‘You don’t forget as a mother’: the British parents finally reunited with their stillborn babies

<span>Michelle and Richard Jones at St Ann’s church in Rainhill, Merseyside, where they recently discovered their son Christopher is buried.</span><span>Photograph: Christopher Thomond/The Guardian</span>
Michelle and Richard Jones at St Ann’s church in Rainhill, Merseyside, where they recently discovered their son Christopher is buried.Photograph: Christopher Thomond/The Guardian

As late as the 1990s, healthcare professionals assumed that if a parent saw their stillborn baby or established any kind of connection with them this would only deepen their grief.

As a result, thousands of babies were abruptly taken from their parents, denying them the chance to say goodbye. Many were buried in mass graves across the country – but parents were often told different or conflicting stories. Most did not know where their children were laid to rest.

Charities such as Brief Lives Remembered, run by Paula Jackson, help bereaved parents find the graves of their stillborn children. Here are some of those parents who were reunited with their lost ones.

Michelle and Richard Jones

Michelle Jones, 62, delivered a stillborn son, Christopher, in February 1981. She had visited the GP shortly before concerned she could no longer feel him kicking. The GP at the time reassured her that he could detect a heartbeat.

Later, after experiencing significant pains while out shopping and being violently sick, she went to hospital and was taken to a ward. She was told by medical staff that a heartbeat could not be found and the baby had died.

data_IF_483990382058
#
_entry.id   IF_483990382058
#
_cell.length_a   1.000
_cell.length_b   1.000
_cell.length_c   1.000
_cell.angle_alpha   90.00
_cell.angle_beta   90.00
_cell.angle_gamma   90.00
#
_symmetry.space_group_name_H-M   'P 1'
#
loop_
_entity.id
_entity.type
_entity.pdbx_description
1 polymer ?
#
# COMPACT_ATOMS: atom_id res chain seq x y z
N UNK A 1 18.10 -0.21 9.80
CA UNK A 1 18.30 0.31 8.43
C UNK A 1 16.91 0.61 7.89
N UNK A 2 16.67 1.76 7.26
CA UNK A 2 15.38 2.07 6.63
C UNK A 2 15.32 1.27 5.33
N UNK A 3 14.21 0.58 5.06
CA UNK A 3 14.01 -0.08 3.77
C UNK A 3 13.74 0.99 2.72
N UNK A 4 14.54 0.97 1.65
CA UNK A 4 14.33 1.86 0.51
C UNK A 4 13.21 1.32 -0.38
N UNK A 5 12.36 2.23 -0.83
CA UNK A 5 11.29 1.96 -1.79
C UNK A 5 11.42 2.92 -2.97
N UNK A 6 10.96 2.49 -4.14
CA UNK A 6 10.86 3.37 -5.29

“When I gave birth to Christopher, they whisked him away,” Michelle recalls. “When I asked the team later in the day, they said no. I couldn’t see him because he was already on his way to be buried.”

Michelle and her husband, Richard, 67, were told the baby would be buried with another person – a common explanation given at the time – that later turned out to be untrue.

The couple tried to find out where he was buried up until the mid-90s but were never successful. After seeing a television report two years ago, they were ultimately put in touch with Paula Jackson at Brief Lives Remembered.

“Paula phoned me back within a couple of days,” Richard says. “She says: ‘I think I’ve found him.’” A couple of days later Jackson confirmed she had – Christopher was buried at St Ann’s church in Rainhill, Merseyside. The Joneses now live in Wigan but have frequently passed the churchyard on the way to visit their daughter.

“The number of times we drove past this church. It’s just sickening,” Richard says.

Explaining why it was important for them to find Christopher, Michelle says: “You weren’t given truth. Now you can spend time with your baby, you get photos taken, footprints, handprints. Back in those days there was just nothing.”

“The attitude was you were pregnant, you lost that child, it meant nothing,” Richard adds. “But it does.”

Margaret Thomas

Margaret Thomas, 70, had a stillborn son in 1976 in Liverpool. She had a difficult delivery and her son suffered a brain haemorrhage.

“The nurse said he was a beautiful baby,” she recalls. “He was a nine-and-a-half-pound (4.3kg) baby boy and … all I saw was the top of his head when he got whisked out.”

“It’s heartbreaking, you never get to see them, they’re just taken away from you.”

The hospital paid for the burial – but Margaret and her husband, Wyn, 73, had no idea which cemetery he was in.

Last year Margaret’s hairdresser told her about Paula Jackson. She decided to get in touch. “I told her everything and then within three days she found them,” Margaret says. “I was just amazed. I expected it to go on for weeks and weeks.”